I don’t remember how I stumbled onto this book but I am overjoyed that I did. It is truly a magical tale of beauty and love, of the invisible world of spirit set in a time and place best known to lovers of fairytales and myths. It is a modern fable, a way of understanding who we are now and how our search for identity affects our perceptions and actions. Ben Okri’s imaginative prose takes you on a magic carpet ride unlike anything you’ve previously experienced.
Opening paragraph ~
It is better to be invisible. His life was better when he was invisible, but he didn’t know it at the time.
Page 154 ~
He stood in the utter darkness of light, at the threshold, under the arch, in deep silence, when he heard again the question he hadn’t answered three times before. But this time the question had changed and the voice asking it was angelic.
“What is the purpose of invisibility?”
Again silence weighed down his mind. But as he stood there, trembling in his inability, he felt the presence of his third guide and, without thinking, replied:
The lights became brighter, dissolving him in their deeper darkness. And the voice, more urgent, more seraphic, said:
“What is the dream of the invisibles?”
The silence that swelled in his mind made him soar into the edges of the light, flailing in the air. He was helpless and stricken with terror. But before he started to scream, the spirit of his second guide came to him and, with his heart beating faster under the mystery of his own clarity, he cried:
“To create the first universal civilisation of justice and love.”
After a brief silence, he heard strains of music. Then he saw, briefly, a faun playing on a flute. It played notes of such heartbreaking beauty that he started to weep. Then the music ceased, and the vision disappeared. The light and the darkness were now one.
And the voice, quieter now, almost inaudible, as if a deity was speaking with the register of the wind in the tall grass, said:
“What is the mystery of the bridge?”
Lost in the perfect equality of darkness and light, of silence and sound, he wandered in the cool spaces of the question. Not afraid anymore, but brimming with joy, he felt the presence of his first guide. And, with a smiling voice, he replied:
“Creativity, and grace.”
At that moment he was overcome with light, flooded with a supernal intelligence. He could feel the appreciation of the Invisibles. He could feel the warm brilliance of their smiles. It was like a faint golden mist in the hall, a fragrance of sunlight.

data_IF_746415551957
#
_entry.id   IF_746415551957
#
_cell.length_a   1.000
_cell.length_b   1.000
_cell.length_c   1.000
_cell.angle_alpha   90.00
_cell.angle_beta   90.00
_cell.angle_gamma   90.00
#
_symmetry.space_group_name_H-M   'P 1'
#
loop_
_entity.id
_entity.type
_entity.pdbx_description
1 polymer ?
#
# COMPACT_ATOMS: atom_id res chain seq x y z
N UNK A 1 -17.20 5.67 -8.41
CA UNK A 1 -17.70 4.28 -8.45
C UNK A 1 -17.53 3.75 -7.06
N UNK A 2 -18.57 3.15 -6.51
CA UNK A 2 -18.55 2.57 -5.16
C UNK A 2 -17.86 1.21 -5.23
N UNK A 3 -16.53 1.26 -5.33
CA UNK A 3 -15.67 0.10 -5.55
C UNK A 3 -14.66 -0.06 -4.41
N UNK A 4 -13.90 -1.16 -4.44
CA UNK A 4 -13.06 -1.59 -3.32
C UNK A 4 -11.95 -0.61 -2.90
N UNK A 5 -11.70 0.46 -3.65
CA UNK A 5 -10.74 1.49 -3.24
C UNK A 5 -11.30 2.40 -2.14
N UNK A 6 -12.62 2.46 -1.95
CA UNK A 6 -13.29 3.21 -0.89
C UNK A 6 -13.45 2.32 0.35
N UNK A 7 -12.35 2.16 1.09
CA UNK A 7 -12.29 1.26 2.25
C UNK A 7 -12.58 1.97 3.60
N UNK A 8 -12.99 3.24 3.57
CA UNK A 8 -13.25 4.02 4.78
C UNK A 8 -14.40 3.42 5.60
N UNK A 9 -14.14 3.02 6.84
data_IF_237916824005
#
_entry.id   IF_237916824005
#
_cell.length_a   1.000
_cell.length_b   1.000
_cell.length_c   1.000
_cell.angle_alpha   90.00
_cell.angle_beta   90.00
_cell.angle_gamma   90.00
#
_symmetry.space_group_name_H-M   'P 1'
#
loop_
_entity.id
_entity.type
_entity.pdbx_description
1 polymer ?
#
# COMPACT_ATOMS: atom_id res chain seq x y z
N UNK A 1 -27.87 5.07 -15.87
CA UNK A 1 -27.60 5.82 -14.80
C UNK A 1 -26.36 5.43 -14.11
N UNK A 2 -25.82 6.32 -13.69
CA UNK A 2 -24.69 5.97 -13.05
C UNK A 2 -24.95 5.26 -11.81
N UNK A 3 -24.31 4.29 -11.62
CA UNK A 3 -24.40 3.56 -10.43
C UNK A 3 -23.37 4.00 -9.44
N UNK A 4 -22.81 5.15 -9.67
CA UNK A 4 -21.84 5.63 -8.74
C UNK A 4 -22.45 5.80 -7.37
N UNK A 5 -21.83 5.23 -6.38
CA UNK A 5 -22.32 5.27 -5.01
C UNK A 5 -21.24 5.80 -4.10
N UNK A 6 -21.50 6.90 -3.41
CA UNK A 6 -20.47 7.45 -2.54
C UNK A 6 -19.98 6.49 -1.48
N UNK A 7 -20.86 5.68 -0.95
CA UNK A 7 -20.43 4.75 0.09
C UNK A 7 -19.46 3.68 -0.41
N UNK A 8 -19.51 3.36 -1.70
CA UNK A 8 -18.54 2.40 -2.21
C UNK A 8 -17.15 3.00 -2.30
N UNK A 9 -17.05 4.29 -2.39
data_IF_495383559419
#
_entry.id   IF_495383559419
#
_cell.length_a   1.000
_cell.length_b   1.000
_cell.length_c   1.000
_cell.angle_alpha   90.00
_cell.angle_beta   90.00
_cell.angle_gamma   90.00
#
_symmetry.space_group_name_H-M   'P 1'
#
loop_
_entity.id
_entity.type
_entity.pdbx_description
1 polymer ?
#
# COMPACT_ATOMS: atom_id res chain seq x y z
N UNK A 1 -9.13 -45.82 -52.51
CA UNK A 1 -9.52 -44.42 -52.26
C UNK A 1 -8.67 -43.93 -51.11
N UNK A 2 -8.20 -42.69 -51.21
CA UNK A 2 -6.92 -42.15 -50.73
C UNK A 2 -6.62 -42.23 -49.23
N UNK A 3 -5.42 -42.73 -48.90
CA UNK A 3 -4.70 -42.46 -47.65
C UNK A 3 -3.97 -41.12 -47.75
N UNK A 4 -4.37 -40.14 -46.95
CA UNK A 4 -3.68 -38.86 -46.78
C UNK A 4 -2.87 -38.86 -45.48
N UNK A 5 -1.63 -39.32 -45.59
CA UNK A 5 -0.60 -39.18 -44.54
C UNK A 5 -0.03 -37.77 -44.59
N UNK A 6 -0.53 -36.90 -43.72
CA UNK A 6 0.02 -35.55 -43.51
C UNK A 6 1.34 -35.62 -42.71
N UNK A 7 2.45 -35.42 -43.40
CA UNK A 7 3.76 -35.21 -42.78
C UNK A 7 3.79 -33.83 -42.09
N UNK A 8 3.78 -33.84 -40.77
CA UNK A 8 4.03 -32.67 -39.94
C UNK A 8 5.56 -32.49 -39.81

He became a child.
Some books kill, such as Adolf Hitler’s “Mein Kampf”. And some other books save lives. Ben Okri’s “Astonishing the Gods” saved my life. A simple story : I had left home and wife during the night, before a special dinner she had prepared. I felt so depressed and ashamed, having lost my job, being into a conflict with colleagues and mainly with myself, disappointed, feeling the emptiness and failure of my private and professional life. I drove for more than a hundred kilometers across the country until I reached the big city. Winter time. Snow falling in the nearly empty streets around midnight. I stopped the car and walked, only listening to the noise of my feet on the snowy pavement. I wanted to vanish from this earth I felt I couldn’t fit in. I don’t know why, close to a train station, a bookshop still had its lights on, the only ones left on this street, as it seemed. I wondered : why was it still open at the time of the night ? The man inside was apparently putting things in order and cleaning. I opened the door, making the bell rang and asked “May I just have a look ? It’s so cold outside.” He made a vague gesture towards the shelves, allowing me to enter in spite of my snowy urban shoes. I was dressed up for the evening meal when I decided to leave the flat, just like that. My wife was in the kitchen and didn’t hear me leave. She heard the sound of the engine and there it was : I was away once for all. In that small bookshop, there were mainly books for children, fairy tales and paperbacks, they also had an English sector. I don’t know why I picked up one white book, maybe the title. The author was perfectly unknown to me. It was “Astonishing the Gods” by a certain Ben Okri. The bookshop was eventually closing, I paid the book and went outside. By now everything was dark, except a few street lights. I found a bank I could seat on, washed away the snow from it and started reading my book. And some magic happened because after the first lines I couldn’t stop my reading. I read the whole book during this night. I didn’t feel the cold any more, my ideas of suicide in that unknown city had been forgotten. As dawn was coming, I found a phone box and called home, where my wife had been waiting in distress, even calling the police. But policemen don’t look for a missing adult on a 23rd of December (“Nothing to worry about, he’ll be back soon. He’ll probably get drunk somewhere with friends and have some difficulties finding his way home…”) She answered the phone : “Where are you ? Please don’t move ! Leave the car. I’ll come and fetch you.” She did. The rest is a story of tenderness, compassion, and love. Yes, Ben Okri’s book saved my life this night, in the middle of an unknown town, as I was waiting to die of despair and shame, unable to see the love and beauty around me. This happened quite a number of years ago. The book is still there, on the shelf in front of my desk, as if to remind me of the worth of life and love. I just have to raise my head and there it is, with the white cover and the title that attracted me that remote day, like a light in my darkness.